What impressed (or perhaps depressed) me most — and this is probably why this memory is still so vivid to this day — is that their signs and banners were painted with slogans like Shoreham Means Jobs, and Don’t Take My Father’s Job Away.

There were others touting the safety of Nuclear Energy, but the ones that stuck with me were the ones that framed the argument in terms of jobs. There did not seem to be anything rational about it at all. It just seemed plain moronic. “We need work today, good paying work, so why should we listen to your bullshit of potential disasters tomorrow. Our experts say it’s safe, so it’s fucking safe. Now get the fuck outa here.”

I remember hitching back home and thinking, “Do people really think like this?” I think up to that point I had a different perception of mankind.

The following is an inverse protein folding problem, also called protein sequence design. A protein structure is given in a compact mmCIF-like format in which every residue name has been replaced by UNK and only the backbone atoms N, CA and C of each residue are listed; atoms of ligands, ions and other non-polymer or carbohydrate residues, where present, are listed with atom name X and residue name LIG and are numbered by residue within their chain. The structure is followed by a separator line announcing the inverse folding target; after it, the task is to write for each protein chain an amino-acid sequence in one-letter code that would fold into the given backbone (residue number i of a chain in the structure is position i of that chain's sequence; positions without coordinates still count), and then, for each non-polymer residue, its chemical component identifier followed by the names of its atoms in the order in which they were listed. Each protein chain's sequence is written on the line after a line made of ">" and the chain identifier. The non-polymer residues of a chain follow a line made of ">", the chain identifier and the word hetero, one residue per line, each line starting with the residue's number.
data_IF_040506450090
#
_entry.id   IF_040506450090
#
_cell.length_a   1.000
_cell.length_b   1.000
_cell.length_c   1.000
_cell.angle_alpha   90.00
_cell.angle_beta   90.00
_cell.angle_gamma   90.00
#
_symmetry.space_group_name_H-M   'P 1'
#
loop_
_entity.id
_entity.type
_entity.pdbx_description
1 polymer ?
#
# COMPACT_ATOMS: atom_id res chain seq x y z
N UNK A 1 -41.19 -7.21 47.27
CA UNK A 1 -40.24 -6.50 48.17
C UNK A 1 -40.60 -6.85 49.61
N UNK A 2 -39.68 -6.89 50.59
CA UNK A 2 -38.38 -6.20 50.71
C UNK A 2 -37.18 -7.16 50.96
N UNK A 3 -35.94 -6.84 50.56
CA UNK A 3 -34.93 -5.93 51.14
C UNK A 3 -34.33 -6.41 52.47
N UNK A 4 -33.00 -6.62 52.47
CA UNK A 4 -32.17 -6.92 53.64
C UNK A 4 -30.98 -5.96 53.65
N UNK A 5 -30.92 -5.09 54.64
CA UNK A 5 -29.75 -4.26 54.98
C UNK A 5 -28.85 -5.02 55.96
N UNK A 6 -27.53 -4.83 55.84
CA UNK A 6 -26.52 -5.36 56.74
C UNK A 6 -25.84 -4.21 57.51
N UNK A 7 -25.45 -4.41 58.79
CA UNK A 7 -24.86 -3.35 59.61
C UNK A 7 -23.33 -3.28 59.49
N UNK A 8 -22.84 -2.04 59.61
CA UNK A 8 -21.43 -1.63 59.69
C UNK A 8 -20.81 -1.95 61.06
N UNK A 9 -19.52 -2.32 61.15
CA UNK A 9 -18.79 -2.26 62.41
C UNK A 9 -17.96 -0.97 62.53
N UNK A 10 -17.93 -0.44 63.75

In the ensuing years I kept up with what was taking place at Shoreham. The plant’s construction was halted and then started again, protests mounted and then dwindled, a portion of the plant was activated and so on . . .

Nuclear energy and nuclear weapons continued to be a hot topic of public and political debate. Those pro-nuclear energy continuously proclaimed the safety of it, that measures had been taken to make the plants fail-safe and that protesters were alarmists who did not understand science.